To the Editor,
Chaffee County commissioners are considering renewing Nestlé Waters permit to extract up to 65 million gallons of water per year for another ten years. Up to 25 trucks per day are permitted to haul water 130 miles to Denver, where the water is packaged in single-use plastic bottles and sold under the Arrowhead brand name.
In 2009, despite great public resistance, the commissioners at the time granted this multi-national, multi-billion-dollar corporation a 1041 permit. A 1041 permit is required for such development in areas of state-wide interest and requires that “benefits accruing county and citizens outweigh loss of resources or losses of opportunity to develop resources.” This was a time of economic recession. Nestlé Waters promised local jobs and donations to area schools and organizations to satisfy that criteria.
Now, near Browns Canyon National Monument where Nestlé’s wells are located, the area is of nation-wide interest. The local population has boomed and the economy is largely based on the area’s natural beauty and the outdoor recreation industry. Today, plastic pollution and the difficulty of recycling plastic are part of residents’ daily conversations.
Fortunately, laws require that the water Nestle removes from the aquifer at Ruby Mountain is “augmented” with reservoir water from Twin Lakes to the Arkansas River. But if climate change were factored in, and if Nestlé extracted all the water they are permitted (three times what they report taking), would the replacement river water prevent loss to the aquifer? The permit should require third-party monitoring, not of Nestlé’s choosing.
Nestlé has fallen short on the permit criteria to hire at least half of their truck drivers locally. They also failed to fulfill their promise, made over a decade ago, to place land in a conservation land easement. Just now, right before the public hearing for the permit renewal, they are showing some efforts for a conservation land easement with Colorado Parks and Wildlife. Would such a promise be given some teeth this time? Before negotiating with CPW though, Nestlé made a deal with neighbors for a boundary line adjustment, which will allow for development of a residential, river-front subdivision.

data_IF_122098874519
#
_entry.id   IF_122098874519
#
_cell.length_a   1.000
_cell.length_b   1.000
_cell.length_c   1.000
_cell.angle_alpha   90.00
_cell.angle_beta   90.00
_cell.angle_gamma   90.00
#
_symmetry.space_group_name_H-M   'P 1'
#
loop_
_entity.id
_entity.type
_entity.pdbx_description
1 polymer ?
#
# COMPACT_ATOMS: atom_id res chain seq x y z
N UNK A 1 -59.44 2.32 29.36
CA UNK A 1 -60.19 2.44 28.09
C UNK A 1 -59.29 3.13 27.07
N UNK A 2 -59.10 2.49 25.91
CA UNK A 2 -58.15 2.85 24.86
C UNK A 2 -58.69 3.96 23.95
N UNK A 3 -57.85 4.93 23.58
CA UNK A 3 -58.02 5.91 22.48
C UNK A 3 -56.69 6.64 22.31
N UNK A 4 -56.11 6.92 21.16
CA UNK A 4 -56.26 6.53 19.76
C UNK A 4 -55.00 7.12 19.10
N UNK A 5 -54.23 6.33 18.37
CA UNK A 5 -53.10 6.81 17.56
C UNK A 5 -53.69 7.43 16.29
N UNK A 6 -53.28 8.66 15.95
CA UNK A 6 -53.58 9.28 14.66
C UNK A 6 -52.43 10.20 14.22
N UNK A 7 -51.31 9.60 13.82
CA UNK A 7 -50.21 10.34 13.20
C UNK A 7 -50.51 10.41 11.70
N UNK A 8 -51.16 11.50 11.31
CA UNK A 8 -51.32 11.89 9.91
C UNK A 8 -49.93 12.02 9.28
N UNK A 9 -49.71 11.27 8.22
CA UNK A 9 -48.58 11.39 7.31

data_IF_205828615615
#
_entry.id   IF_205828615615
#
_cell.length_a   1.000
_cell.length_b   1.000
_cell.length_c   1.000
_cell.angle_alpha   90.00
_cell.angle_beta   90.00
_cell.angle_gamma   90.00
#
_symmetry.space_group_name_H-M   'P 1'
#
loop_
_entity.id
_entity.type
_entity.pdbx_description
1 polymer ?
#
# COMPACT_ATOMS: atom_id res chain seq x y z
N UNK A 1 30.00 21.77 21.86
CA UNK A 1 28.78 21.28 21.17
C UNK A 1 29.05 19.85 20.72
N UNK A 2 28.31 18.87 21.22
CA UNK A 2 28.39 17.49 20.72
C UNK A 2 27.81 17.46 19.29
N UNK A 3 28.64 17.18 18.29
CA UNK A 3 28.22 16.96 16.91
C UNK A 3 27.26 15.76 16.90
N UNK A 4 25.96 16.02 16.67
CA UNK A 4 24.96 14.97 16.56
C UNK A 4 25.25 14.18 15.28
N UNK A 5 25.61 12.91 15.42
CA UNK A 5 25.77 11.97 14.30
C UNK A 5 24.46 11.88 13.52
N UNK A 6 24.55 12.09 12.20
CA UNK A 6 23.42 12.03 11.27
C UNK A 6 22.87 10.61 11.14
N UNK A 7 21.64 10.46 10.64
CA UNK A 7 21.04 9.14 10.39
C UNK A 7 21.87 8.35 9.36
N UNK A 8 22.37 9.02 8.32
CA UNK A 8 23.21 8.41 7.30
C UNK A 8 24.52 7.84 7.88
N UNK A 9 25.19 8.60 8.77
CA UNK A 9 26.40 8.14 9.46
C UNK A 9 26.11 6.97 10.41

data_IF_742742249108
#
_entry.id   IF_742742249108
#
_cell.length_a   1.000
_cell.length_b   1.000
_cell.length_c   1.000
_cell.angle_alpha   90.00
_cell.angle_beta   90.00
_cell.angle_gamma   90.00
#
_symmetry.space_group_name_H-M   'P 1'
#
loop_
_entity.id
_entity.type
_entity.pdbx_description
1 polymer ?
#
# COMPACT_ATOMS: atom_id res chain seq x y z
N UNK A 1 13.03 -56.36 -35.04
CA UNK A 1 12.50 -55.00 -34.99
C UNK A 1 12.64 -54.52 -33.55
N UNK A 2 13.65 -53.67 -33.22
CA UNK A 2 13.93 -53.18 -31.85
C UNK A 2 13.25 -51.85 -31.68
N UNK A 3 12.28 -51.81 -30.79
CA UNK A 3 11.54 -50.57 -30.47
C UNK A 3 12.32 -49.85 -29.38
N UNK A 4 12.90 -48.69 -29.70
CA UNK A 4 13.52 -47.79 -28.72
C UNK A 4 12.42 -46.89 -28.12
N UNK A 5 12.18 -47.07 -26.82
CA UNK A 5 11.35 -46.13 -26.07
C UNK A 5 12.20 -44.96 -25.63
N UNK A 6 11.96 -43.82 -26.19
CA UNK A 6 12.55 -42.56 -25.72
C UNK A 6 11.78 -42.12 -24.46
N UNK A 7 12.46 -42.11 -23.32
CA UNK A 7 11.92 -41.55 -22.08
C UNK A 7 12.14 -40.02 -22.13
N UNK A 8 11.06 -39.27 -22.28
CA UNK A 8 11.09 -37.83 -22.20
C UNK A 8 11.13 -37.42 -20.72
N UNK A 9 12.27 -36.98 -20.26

This is a greedy corporation with a long track record of environmental and humanitarian abuses. They are not to be trusted. The approximately 270K they have given to area schools over ten years is not philanthropic, it’s to satisfy permit criteria, and the amount is nothing to Nestlé. They know how to play this game. They do favors for underfunded land management agencies, they give just enough to environmental organizations to silence them, and they cozy up to county officials. The current Chaffee County planning commission chairman, Michael Allen, is also Nestlé’s consultant. Read the extension request letter on Chaffee County’s public notices page, www.chaffeecounty.org/public-notices, where Michael Allen and Nestlé spell out their plan to have the permit renewed, as is, and then ask for revisions and amendments later.
Ultimately, Nestle predicts water is the next oil. They are setting up for a future of privatized water. They have already succeeded in changing the culture – from people trusting tap water and finding it absurd to buy it in bottles – to bottled water becoming normalized. It’s not much different from the way Nestle convinced mothers in developing countries that they should not trust their own breast milk and should instead buy Nestle’s infant formula. Selling people essentially free tap water under their Pure Life brand is not enough, they also want to extract from deep wells for their Arrowhead “spring” water brand, with bigger plans to profit off future water scarcity. Don’t fall for it!
• Attend the public hearing currently scheduled for April 21 at the Buena Vista Community Center at 12:30 p.m.
• Write the commissioners. Include Greg Felt, Keith Baker, and Rusty Granzella in the same message with administrative assistant, Patty Baldwin to avoid ex parte communication. email@example.com, firstname.lastname@example.org, email@example.com, firstname.lastname@example.org
• Join the Facebook group “Unbottle and Protect Chaffee County Water” and invite your friends.
• Check out the website Nestleave.org and share it to other social media platforms.
• Write an editorial letter to a local publication.
Jennifer Swacina, Salida, CO